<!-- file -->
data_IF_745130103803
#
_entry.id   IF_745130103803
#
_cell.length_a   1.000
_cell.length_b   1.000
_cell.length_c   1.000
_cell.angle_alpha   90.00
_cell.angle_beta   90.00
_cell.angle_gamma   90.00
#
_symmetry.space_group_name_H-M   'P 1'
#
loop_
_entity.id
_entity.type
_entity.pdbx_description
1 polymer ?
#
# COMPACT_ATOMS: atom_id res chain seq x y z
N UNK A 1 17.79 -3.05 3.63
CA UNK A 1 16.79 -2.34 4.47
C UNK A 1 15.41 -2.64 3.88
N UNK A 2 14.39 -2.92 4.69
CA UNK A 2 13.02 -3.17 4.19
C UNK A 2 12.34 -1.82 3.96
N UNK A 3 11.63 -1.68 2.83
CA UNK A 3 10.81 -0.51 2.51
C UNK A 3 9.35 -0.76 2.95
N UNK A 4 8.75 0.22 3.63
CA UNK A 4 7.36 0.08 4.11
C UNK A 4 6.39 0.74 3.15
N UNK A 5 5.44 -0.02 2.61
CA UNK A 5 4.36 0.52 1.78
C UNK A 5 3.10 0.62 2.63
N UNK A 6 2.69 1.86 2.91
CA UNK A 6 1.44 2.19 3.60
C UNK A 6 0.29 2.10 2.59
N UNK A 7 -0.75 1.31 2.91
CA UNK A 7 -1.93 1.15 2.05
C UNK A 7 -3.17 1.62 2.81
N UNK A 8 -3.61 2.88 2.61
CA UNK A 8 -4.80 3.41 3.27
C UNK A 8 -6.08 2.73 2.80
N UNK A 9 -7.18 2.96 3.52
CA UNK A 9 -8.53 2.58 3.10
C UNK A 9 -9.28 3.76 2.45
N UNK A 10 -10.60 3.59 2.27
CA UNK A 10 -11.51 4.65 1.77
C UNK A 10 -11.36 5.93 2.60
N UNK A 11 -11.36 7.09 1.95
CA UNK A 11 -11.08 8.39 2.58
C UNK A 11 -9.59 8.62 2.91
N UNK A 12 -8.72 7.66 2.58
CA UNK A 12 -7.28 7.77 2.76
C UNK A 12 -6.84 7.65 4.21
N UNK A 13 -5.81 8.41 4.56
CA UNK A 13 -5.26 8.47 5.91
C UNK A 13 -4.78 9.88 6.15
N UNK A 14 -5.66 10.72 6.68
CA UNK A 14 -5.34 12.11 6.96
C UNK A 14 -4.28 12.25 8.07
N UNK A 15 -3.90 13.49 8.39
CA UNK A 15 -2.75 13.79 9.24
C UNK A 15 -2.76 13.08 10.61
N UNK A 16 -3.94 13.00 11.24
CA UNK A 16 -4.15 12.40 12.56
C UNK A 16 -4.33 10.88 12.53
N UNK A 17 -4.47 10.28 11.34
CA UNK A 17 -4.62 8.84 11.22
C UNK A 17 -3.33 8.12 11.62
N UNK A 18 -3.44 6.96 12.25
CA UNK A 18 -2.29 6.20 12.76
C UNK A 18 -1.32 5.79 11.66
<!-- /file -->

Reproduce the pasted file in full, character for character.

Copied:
data_IF_745130103803
#
_entry.id   IF_745130103803
#
_cell.length_a   1.000
_cell.length_b   1.000
_cell.length_c   1.000
_cell.angle_alpha   90.00
_cell.angle_beta   90.00
_cell.angle_gamma   90.00
#
_symmetry.space_group_name_H-M   'P 1'
#
loop_
_entity.id
_entity.type
_entity.pdbx_description
1 polymer ?
#
# COMPACT_ATOMS: atom_id res chain seq x y z
N UNK A 1 17.79 -3.05 3.63
CA UNK A 1 16.79 -2.34 4.47
C UNK A 1 15.41 -2.64 3.88
N UNK A 2 14.39 -2.92 4.69
CA UNK A 2 13.02 -3.17 4.19
C UNK A 2 12.34 -1.82 3.96
N UNK A 3 11.63 -1.68 2.83
CA UNK A 3 10.81 -0.51 2.51
C UNK A 3 9.35 -0.76 2.95
N UNK A 4 8.75 0.22 3.63
CA UNK A 4 7.36 0.08 4.11
C UNK A 4 6.39 0.74 3.15
N UNK A 5 5.44 -0.02 2.61
CA UNK A 5 4.36 0.52 1.78
C UNK A 5 3.10 0.62 2.63
N UNK A 6 2.69 1.86 2.91
CA UNK A 6 1.44 2.19 3.60
C UNK A 6 0.29 2.10 2.59
N UNK A 7 -0.75 1.31 2.91
CA UNK A 7 -1.93 1.15 2.05
C UNK A 7 -3.17 1.62 2.81
N UNK A 8 -3.61 2.88 2.61
CA UNK A 8 -4.80 3.41 3.27
C UNK A 8 -6.08 2.73 2.80
N UNK A 9 -7.18 2.96 3.52
CA UNK A 9 -8.53 2.58 3.10
C UNK A 9 -9.28 3.76 2.45
N UNK A 10 -10.60 3.59 2.27
CA UNK A 10 -11.51 4.65 1.77
C UNK A 10 -11.36 5.93 2.60
N UNK A 11 -11.36 7.09 1.95
CA UNK A 11 -11.08 8.39 2.58
C UNK A 11 -9.59 8.62 2.91
N UNK A 12 -8.72 7.66 2.58
CA UNK A 12 -7.28 7.77 2.76
C UNK A 12 -6.84 7.65 4.21
N UNK A 13 -5.81 8.41 4.56
CA UNK A 13 -5.26 8.47 5.91
C UNK A 13 -4.78 9.88 6.15
N UNK A 14 -5.66 10.72 6.68
CA UNK A 14 -5.34 12.11 6.96
C UNK A 14 -4.28 12.25 8.07
N UNK A 15 -3.90 13.49 8.39
CA UNK A 15 -2.75 13.79 9.24
C UNK A 15 -2.76 13.08 10.61
N UNK A 16 -3.94 13.00 11.24
CA UNK A 16 -4.15 12.40 12.56
C UNK A 16 -4.33 10.88 12.53
N UNK A 17 -4.47 10.28 11.34
CA UNK A 17 -4.62 8.84 11.22
C UNK A 17 -3.33 8.12 11.62
N UNK A 18 -3.44 6.96 12.25
CA UNK A 18 -2.29 6.20 12.76
C UNK A 18 -1.32 5.79 11.66